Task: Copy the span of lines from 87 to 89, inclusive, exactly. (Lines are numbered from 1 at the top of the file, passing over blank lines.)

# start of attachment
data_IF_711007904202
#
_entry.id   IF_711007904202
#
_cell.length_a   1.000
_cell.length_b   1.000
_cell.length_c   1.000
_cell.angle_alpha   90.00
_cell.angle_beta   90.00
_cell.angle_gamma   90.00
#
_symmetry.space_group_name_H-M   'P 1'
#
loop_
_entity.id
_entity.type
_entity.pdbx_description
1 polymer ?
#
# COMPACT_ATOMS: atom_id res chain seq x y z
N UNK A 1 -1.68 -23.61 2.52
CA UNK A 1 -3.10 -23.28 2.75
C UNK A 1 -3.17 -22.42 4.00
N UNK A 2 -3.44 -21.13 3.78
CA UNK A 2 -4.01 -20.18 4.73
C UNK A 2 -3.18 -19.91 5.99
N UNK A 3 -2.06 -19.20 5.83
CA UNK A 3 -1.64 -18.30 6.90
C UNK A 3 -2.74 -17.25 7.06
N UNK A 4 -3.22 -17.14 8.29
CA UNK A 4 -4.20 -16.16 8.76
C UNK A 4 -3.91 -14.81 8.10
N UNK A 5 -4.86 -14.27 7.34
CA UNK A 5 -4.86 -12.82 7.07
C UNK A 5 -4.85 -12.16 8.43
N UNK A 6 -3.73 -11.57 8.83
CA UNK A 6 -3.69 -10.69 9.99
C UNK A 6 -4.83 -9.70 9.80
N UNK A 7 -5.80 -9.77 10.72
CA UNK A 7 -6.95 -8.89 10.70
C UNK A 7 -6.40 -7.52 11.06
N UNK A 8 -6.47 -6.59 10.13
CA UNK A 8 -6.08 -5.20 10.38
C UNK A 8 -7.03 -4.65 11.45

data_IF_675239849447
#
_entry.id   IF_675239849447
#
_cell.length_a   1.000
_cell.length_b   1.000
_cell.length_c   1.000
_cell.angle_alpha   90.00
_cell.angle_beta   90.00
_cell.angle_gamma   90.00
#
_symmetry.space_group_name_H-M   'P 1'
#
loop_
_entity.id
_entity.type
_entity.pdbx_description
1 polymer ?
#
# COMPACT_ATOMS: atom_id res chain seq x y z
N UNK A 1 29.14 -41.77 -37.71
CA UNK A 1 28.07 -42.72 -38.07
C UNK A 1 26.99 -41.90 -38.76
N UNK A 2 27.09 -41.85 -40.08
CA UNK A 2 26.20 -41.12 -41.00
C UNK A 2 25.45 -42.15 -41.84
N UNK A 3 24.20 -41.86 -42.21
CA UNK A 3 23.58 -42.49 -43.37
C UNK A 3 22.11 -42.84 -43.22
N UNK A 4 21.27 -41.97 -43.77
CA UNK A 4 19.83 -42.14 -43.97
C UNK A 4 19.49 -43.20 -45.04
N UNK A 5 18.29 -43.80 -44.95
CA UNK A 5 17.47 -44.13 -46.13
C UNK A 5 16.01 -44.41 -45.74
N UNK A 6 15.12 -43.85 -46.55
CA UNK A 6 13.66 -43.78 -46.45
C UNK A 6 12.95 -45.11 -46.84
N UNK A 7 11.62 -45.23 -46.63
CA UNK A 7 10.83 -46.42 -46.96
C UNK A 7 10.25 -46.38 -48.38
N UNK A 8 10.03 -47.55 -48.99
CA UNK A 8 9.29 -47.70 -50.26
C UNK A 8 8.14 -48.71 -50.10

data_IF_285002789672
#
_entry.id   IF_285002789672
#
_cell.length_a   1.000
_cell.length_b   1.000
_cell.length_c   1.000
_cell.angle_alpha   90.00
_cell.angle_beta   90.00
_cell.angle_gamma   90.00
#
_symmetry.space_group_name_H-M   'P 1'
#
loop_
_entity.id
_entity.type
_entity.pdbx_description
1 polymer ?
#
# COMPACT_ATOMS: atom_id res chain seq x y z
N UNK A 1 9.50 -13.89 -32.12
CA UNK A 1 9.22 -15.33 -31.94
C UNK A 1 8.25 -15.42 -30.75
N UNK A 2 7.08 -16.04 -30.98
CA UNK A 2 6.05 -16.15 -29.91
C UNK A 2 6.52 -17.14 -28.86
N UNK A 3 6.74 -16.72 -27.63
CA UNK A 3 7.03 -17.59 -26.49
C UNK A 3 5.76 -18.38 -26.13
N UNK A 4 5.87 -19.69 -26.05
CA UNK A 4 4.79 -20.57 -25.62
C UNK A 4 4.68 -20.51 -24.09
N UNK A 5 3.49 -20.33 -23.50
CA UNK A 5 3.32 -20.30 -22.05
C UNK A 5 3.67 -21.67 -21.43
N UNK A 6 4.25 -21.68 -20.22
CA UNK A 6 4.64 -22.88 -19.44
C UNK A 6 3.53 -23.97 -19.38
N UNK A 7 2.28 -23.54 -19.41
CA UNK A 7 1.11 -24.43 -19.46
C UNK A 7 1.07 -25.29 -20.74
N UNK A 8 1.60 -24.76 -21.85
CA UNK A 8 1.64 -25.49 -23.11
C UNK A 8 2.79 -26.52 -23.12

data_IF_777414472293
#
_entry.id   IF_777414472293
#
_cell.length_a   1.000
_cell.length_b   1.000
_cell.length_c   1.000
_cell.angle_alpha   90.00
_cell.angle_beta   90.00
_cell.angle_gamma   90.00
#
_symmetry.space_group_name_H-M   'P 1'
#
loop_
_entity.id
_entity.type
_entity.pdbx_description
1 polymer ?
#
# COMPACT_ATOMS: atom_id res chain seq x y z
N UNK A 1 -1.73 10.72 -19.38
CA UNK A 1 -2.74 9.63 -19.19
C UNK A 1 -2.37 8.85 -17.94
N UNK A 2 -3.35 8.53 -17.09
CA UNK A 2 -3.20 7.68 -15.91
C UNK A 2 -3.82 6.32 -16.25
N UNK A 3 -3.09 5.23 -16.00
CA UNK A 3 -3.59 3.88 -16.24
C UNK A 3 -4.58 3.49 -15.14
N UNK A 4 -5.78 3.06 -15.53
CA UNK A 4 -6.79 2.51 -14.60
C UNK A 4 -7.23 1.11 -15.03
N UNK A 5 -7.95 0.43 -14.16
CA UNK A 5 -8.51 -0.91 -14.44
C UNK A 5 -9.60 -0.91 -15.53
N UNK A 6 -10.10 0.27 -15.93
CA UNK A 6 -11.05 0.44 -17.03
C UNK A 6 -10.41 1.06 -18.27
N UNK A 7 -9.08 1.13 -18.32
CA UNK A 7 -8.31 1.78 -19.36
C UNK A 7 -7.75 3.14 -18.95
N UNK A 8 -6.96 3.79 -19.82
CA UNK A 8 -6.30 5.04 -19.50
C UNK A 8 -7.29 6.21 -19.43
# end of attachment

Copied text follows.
CA UNK A 8 9.29 -47.70 -50.26
C UNK A 8 8.14 -48.71 -50.10

data_IF_285002789672